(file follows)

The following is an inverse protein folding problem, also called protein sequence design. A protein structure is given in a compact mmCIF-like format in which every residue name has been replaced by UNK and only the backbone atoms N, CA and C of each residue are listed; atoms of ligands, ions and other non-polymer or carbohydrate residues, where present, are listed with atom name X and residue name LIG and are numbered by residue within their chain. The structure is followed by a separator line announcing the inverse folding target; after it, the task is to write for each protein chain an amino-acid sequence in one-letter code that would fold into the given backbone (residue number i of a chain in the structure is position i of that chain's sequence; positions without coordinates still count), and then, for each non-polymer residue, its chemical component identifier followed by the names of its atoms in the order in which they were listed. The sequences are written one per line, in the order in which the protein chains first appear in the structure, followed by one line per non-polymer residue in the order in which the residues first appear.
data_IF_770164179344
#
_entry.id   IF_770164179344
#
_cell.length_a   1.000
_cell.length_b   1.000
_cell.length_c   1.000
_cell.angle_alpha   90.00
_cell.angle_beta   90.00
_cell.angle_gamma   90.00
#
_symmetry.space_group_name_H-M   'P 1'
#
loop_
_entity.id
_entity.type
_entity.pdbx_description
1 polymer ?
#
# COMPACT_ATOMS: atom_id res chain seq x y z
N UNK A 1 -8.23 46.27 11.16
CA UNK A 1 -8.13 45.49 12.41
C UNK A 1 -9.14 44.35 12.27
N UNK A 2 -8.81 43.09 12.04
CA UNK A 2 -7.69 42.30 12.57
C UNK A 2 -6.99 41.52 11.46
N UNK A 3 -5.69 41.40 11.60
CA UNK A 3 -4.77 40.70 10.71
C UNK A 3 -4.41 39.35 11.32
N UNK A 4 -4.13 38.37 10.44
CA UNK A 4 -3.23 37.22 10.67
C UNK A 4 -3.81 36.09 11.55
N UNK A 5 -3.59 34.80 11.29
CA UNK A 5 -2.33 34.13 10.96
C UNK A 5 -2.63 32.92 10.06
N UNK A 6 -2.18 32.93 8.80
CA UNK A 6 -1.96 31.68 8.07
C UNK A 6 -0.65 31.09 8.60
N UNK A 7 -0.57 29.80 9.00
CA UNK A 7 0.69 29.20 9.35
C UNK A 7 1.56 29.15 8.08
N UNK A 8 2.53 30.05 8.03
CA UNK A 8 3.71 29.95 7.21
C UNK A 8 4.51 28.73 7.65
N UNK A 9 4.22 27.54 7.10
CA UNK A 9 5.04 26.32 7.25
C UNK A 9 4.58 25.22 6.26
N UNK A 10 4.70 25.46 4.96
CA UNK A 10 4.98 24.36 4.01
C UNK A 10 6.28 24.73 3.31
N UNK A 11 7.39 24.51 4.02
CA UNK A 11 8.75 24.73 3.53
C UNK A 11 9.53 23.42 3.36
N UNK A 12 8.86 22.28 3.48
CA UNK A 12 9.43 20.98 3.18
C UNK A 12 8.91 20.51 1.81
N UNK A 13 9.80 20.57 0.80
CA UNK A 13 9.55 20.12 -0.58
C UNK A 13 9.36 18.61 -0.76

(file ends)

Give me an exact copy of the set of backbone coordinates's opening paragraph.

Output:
The following is an inverse protein folding problem, also called protein sequence design. A protein structure is given in a compact mmCIF-like format in which every residue name has been replaced by UNK and only the backbone atoms N, CA and C of each residue are listed; atoms of ligands, ions and other non-polymer or carbohydrate residues, where present, are listed with atom name X and residue name LIG and are numbered by residue within their chain. The structure is followed by a separator line announcing the inverse folding target; after it, the task is to write for each protein chain an amino-acid sequence in one-letter code that would fold into the given backbone (residue number i of a chain in the structure is position i of that chain's sequence; positions without coordinates still count), and then, for each non-polymer residue, its chemical component identifier followed by the names of its atoms in the order in which they were listed. The sequences are written one per line, in the order in which the protein chains first appear in the structure, followed by one line per non-polymer residue in the order in which the residues first appear.